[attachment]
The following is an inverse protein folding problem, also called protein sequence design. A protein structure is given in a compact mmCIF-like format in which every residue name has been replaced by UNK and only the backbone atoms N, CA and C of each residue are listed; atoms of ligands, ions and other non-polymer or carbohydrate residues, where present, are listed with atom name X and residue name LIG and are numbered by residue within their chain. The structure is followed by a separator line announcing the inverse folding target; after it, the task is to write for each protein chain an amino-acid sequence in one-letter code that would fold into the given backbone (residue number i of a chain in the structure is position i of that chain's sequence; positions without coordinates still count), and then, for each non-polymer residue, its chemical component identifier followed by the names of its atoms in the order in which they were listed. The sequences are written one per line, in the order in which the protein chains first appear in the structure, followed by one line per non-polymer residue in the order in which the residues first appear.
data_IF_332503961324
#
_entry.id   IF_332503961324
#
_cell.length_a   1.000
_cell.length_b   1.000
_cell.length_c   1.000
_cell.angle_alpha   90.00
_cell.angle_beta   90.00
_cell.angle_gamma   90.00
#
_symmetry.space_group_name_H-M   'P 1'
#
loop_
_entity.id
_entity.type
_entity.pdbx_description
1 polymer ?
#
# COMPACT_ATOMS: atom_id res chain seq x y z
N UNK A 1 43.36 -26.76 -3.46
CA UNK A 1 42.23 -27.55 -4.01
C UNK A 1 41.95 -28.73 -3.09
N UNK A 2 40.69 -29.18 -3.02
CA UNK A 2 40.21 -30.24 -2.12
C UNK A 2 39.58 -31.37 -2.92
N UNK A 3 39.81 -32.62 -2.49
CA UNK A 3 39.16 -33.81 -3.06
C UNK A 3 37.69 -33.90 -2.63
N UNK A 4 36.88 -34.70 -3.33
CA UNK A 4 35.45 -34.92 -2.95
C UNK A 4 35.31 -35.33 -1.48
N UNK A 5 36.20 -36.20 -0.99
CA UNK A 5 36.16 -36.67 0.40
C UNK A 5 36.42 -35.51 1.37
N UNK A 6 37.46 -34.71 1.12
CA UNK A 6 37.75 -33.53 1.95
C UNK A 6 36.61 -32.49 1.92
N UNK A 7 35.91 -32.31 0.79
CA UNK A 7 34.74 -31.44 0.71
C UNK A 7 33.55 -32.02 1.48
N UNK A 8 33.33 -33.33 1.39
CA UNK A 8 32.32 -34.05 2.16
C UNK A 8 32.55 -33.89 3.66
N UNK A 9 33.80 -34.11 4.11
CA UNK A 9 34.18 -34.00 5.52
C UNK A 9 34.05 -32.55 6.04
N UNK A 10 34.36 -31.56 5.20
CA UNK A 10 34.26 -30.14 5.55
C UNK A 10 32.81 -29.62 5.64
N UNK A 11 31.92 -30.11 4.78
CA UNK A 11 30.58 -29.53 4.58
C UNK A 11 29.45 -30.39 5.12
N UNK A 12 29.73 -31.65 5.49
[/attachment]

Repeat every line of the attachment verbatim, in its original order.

The following is an inverse protein folding problem, also called protein sequence design. A protein structure is given in a compact mmCIF-like format in which every residue name has been replaced by UNK and only the backbone atoms N, CA and C of each residue are listed; atoms of ligands, ions and other non-polymer or carbohydrate residues, where present, are listed with atom name X and residue name LIG and are numbered by residue within their chain. The structure is followed by a separator line announcing the inverse folding target; after it, the task is to write for each protein chain an amino-acid sequence in one-letter code that would fold into the given backbone (residue number i of a chain in the structure is position i of that chain's sequence; positions without coordinates still count), and then, for each non-polymer residue, its chemical component identifier followed by the names of its atoms in the order in which they were listed. The sequences are written one per line, in the order in which the protein chains first appear in the structure, followed by one line per non-polymer residue in the order in which the residues first appear.
data_IF_332503961324
#
_entry.id   IF_332503961324
#
_cell.length_a   1.000
_cell.length_b   1.000
_cell.length_c   1.000
_cell.angle_alpha   90.00
_cell.angle_beta   90.00
_cell.angle_gamma   90.00
#
_symmetry.space_group_name_H-M   'P 1'
#
loop_
_entity.id
_entity.type
_entity.pdbx_description
1 polymer ?
#
# COMPACT_ATOMS: atom_id res chain seq x y z
N UNK A 1 43.36 -26.76 -3.46
CA UNK A 1 42.23 -27.55 -4.01
C UNK A 1 41.95 -28.73 -3.09
N UNK A 2 40.69 -29.18 -3.02
CA UNK A 2 40.21 -30.24 -2.12
C UNK A 2 39.58 -31.37 -2.92
N UNK A 3 39.81 -32.62 -2.49
CA UNK A 3 39.16 -33.81 -3.06
C UNK A 3 37.69 -33.90 -2.63
N UNK A 4 36.88 -34.70 -3.33
CA UNK A 4 35.45 -34.92 -2.95
C UNK A 4 35.31 -35.33 -1.48
N UNK A 5 36.20 -36.20 -0.99
CA UNK A 5 36.16 -36.67 0.40
C UNK A 5 36.42 -35.51 1.37
N UNK A 6 37.46 -34.71 1.12
CA UNK A 6 37.75 -33.53 1.95
C UNK A 6 36.61 -32.49 1.92
N UNK A 7 35.91 -32.31 0.79
CA UNK A 7 34.74 -31.44 0.71
C UNK A 7 33.55 -32.02 1.48
N UNK A 8 33.33 -33.33 1.39
CA UNK A 8 32.32 -34.05 2.16
C UNK A 8 32.55 -33.89 3.66
N UNK A 9 33.80 -34.11 4.11
CA UNK A 9 34.18 -34.00 5.52
C UNK A 9 34.05 -32.55 6.04
N UNK A 10 34.36 -31.56 5.20
CA UNK A 10 34.26 -30.14 5.55
C UNK A 10 32.81 -29.62 5.64
N UNK A 11 31.92 -30.11 4.78
CA UNK A 11 30.58 -29.53 4.58
C UNK A 11 29.45 -30.39 5.12
N UNK A 12 29.73 -31.65 5.49